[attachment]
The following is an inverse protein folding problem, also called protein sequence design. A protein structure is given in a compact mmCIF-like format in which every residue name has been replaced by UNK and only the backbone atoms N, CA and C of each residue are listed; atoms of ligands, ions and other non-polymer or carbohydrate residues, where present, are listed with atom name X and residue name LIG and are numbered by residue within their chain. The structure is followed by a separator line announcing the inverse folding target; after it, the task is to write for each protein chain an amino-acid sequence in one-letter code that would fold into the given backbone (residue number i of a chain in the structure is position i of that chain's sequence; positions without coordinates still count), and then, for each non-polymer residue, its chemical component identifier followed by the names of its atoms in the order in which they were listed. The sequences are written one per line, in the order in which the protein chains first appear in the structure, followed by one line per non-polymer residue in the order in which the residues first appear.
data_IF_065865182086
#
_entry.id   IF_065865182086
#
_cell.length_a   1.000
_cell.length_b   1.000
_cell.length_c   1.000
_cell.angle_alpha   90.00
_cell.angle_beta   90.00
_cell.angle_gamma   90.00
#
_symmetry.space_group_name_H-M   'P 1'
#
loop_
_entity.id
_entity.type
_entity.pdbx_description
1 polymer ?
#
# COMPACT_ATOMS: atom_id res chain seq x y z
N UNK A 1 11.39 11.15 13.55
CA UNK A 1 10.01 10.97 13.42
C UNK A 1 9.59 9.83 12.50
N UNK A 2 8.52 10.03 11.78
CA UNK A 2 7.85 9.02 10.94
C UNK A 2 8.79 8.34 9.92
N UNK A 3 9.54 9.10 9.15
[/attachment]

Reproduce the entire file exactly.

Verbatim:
The following is an inverse protein folding problem, also called protein sequence design. A protein structure is given in a compact mmCIF-like format in which every residue name has been replaced by UNK and only the backbone atoms N, CA and C of each residue are listed; atoms of ligands, ions and other non-polymer or carbohydrate residues, where present, are listed with atom name X and residue name LIG and are numbered by residue within their chain. The structure is followed by a separator line announcing the inverse folding target; after it, the task is to write for each protein chain an amino-acid sequence in one-letter code that would fold into the given backbone (residue number i of a chain in the structure is position i of that chain's sequence; positions without coordinates still count), and then, for each non-polymer residue, its chemical component identifier followed by the names of its atoms in the order in which they were listed. The sequences are written one per line, in the order in which the protein chains first appear in the structure, followed by one line per non-polymer residue in the order in which the residues first appear.
data_IF_065865182086
#
_entry.id   IF_065865182086
#
_cell.length_a   1.000
_cell.length_b   1.000
_cell.length_c   1.000
_cell.angle_alpha   90.00
_cell.angle_beta   90.00
_cell.angle_gamma   90.00
#
_symmetry.space_group_name_H-M   'P 1'
#
loop_
_entity.id
_entity.type
_entity.pdbx_description
1 polymer ?
#
# COMPACT_ATOMS: atom_id res chain seq x y z
N UNK A 1 11.39 11.15 13.55
CA UNK A 1 10.01 10.97 13.42
C UNK A 1 9.59 9.83 12.50
N UNK A 2 8.52 10.03 11.78
CA UNK A 2 7.85 9.02 10.94
C UNK A 2 8.79 8.34 9.92
N UNK A 3 9.54 9.10 9.15